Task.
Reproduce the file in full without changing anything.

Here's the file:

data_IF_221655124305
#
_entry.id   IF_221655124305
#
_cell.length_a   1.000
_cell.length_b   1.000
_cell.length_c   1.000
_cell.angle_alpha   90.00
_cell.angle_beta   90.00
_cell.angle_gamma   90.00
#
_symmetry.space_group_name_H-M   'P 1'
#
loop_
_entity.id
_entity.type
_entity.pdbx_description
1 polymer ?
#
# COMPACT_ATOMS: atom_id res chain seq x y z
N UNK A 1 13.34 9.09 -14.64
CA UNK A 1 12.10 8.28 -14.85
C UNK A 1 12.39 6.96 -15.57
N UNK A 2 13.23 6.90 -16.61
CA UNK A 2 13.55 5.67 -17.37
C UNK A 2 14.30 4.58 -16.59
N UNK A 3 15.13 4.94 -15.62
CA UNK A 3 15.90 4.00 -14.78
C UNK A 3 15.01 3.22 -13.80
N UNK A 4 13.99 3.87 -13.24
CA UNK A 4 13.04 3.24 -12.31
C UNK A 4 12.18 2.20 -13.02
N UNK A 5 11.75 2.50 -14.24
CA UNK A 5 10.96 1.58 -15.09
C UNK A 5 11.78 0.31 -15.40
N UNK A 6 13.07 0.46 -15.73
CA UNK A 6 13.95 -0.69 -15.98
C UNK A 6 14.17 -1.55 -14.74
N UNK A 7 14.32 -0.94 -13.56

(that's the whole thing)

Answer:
data_IF_221655124305
#
_entry.id   IF_221655124305
#
_cell.length_a   1.000
_cell.length_b   1.000
_cell.length_c   1.000
_cell.angle_alpha   90.00
_cell.angle_beta   90.00
_cell.angle_gamma   90.00
#
_symmetry.space_group_name_H-M   'P 1'
#
loop_
_entity.id
_entity.type
_entity.pdbx_description
1 polymer ?
#
# COMPACT_ATOMS: atom_id res chain seq x y z
N UNK A 1 13.34 9.09 -14.64
CA UNK A 1 12.10 8.28 -14.85
C UNK A 1 12.39 6.96 -15.57
N UNK A 2 13.23 6.90 -16.61
CA UNK A 2 13.55 5.67 -17.37
C UNK A 2 14.30 4.58 -16.59
N UNK A 3 15.13 4.94 -15.62
CA UNK A 3 15.90 4.00 -14.78
C UNK A 3 15.01 3.22 -13.80
N UNK A 4 13.99 3.87 -13.24
CA UNK A 4 13.04 3.24 -12.31
C UNK A 4 12.18 2.20 -13.02
N UNK A 5 11.75 2.50 -14.24
CA UNK A 5 10.96 1.58 -15.09
C UNK A 5 11.78 0.31 -15.40
N UNK A 6 13.07 0.46 -15.73
CA UNK A 6 13.95 -0.69 -15.98
C UNK A 6 14.17 -1.55 -14.74
N UNK A 7 14.32 -0.94 -13.56